Stats are in, and it looks like Obama has set yet another record for employment growth in the United States.
Released by the Bureau of Labor, past poll numbers indicated that March made the 61st straight month of job growth—“extending the longest streak on record,” according to Chairman of the Council of Economic Advisers, Jason Furman.
The private sector has added 12.1 million jobs over 61 straight months of job growth, extending the longest streak on record. Today we learned that total nonfarm payroll employment rose by 126,000 in March, driven by a 129,000 increase in private-sector employment. This particular month’s job gains were below the recent trend, as job growth in a number of industries slowed somewhat (see point 5). Over the past twelve months, the private sector has added 3.1 million jobs, nearly the highestyear-over-year growth in the recovery so far.
Here is a graph from Furman of the private sector:
Although employment growth slowed beneath the recent trend, is it still a good record streak because hourly earnings are continuing to increase (which is critical for most working Americans). Furman said:
The March employment report reflects a pace of monthly job growth below the recent trend, coming on the heels of February’s strong report,” Furman reported in his findings. The unemployment rate was stable, broader measures of unemployment fell, and hourly earnings continued their rise. A range of factors including the weather and the global economic slowdown have affected economic data for the first quarter. The President has been clear that he will continue to push for policies including investments in infrastructure and relief from the sequester that would help ensure the strong underlying longer-term trends persist.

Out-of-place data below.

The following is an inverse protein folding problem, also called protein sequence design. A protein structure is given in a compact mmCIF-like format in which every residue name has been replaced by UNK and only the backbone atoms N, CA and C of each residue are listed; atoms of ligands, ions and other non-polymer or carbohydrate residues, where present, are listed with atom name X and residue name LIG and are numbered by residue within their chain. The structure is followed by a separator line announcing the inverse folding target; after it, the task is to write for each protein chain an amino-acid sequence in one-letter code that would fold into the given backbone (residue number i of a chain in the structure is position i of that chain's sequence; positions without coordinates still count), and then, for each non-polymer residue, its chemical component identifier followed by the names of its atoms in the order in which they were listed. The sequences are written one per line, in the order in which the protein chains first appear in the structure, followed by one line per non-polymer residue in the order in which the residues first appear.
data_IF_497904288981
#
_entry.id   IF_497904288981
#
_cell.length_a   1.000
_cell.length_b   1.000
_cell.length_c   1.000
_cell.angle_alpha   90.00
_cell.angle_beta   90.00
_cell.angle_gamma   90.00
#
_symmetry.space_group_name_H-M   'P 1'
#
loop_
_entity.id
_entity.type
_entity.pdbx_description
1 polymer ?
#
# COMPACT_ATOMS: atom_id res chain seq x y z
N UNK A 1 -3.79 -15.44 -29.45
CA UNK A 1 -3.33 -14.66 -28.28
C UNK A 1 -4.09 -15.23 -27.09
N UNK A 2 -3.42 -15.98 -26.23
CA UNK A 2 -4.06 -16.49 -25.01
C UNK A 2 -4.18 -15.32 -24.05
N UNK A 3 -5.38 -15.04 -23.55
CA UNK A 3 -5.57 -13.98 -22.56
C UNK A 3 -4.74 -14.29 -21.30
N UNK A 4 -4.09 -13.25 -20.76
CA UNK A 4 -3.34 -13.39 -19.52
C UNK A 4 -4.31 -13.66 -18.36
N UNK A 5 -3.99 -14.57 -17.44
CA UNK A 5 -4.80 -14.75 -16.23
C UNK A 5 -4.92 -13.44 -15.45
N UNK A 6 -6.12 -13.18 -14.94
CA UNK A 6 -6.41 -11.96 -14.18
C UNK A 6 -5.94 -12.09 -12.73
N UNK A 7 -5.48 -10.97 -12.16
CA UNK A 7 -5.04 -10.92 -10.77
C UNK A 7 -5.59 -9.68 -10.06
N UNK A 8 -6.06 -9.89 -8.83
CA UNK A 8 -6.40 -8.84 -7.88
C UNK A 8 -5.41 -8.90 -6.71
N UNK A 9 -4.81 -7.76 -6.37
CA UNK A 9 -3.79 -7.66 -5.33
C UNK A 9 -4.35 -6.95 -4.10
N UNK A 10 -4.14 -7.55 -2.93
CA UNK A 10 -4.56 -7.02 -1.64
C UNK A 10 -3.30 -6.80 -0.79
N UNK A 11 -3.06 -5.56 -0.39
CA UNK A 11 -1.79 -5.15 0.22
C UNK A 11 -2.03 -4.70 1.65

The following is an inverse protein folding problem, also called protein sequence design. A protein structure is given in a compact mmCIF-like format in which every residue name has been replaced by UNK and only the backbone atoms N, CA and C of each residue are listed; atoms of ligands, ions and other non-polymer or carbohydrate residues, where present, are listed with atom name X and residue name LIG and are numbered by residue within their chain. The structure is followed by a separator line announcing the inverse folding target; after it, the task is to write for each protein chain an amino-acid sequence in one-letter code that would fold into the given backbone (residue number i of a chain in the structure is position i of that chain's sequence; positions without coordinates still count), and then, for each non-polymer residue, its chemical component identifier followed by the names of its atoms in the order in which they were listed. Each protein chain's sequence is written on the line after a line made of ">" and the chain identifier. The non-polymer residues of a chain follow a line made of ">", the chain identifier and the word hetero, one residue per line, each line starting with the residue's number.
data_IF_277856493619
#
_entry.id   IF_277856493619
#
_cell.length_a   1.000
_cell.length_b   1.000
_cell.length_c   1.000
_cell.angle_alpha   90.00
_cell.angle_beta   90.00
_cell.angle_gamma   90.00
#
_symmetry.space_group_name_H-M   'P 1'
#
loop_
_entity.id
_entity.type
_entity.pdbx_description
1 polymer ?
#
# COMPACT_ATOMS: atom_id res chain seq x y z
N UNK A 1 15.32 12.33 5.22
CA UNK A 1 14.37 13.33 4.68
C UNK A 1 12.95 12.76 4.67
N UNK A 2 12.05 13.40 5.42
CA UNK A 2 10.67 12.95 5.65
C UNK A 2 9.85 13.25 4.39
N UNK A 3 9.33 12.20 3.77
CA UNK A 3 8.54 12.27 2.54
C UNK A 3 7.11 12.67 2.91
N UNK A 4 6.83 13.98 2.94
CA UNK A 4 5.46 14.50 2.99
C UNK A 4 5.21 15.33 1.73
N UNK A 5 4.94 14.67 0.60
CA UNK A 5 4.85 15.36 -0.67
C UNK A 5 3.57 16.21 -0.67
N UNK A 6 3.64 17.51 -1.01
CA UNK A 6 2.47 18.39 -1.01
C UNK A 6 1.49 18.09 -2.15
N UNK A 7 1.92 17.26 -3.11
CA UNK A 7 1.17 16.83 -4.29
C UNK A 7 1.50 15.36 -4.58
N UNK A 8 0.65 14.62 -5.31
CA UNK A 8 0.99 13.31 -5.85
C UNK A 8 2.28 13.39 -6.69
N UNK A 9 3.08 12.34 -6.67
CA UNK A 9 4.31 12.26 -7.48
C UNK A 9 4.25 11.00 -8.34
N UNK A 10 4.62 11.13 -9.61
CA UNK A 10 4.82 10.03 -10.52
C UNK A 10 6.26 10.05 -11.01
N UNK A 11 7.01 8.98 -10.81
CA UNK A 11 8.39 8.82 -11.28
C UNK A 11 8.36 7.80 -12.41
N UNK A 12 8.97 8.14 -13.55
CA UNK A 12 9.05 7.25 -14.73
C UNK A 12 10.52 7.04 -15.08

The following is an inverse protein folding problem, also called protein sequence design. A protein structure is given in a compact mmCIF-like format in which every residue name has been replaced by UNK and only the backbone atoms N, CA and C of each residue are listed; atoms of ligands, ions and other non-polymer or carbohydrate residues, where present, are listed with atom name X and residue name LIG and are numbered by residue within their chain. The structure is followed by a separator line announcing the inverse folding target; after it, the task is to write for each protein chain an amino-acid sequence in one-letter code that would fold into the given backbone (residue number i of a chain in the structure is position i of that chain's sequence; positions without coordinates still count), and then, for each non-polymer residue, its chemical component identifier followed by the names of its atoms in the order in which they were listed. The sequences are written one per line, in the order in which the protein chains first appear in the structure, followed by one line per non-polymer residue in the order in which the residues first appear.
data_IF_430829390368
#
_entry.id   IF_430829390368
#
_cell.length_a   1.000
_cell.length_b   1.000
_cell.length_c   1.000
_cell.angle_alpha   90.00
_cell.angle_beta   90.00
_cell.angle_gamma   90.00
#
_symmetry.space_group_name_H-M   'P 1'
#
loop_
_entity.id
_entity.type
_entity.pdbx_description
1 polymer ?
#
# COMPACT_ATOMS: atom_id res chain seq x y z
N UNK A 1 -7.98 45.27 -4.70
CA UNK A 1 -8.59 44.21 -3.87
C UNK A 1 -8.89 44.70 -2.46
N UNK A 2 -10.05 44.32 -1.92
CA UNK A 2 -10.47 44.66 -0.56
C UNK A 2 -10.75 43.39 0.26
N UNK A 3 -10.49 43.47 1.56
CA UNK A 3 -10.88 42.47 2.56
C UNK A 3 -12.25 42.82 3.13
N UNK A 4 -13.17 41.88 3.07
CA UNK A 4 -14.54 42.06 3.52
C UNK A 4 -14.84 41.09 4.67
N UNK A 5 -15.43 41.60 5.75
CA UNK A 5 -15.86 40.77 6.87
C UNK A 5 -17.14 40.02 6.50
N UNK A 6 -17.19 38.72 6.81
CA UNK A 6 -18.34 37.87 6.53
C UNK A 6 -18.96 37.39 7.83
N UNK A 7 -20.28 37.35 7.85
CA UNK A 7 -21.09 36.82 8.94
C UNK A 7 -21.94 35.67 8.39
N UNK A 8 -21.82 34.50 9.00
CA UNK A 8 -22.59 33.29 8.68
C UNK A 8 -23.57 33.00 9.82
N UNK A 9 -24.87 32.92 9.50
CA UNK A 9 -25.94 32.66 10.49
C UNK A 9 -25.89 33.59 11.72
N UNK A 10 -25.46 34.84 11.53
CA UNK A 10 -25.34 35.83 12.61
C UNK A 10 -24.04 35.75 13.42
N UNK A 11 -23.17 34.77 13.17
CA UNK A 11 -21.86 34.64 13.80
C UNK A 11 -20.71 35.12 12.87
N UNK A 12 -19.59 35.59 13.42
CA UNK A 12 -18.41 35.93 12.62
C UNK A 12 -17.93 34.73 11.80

What drives Republicans crazy? The fact that both President Obama and President Bill Clinton hold consecutive records of private sector job growth- the same sector that Republicans think they’re so-called experts of. Since President Bill Clinton’s 51 consecutive months back in September of 2014, it is evident that 61 straight months is the highest record of private sector job growth in America.
In addition to the promising job growth, weekly earnings have risen “nearly 5% over the last twelve month,” and aggregate earnings are nearly “7 percent above their pre-crisis peak.” Despite the good news, there is always room for improvement. Americans still need to make better wages; those wages have not risen to keep pace with inflation. The Obama economy has been working hard to overcome this issue by working directly with mayors, governors, and private companies to push for a raise to the minimum wage (with no help from the Republican Party).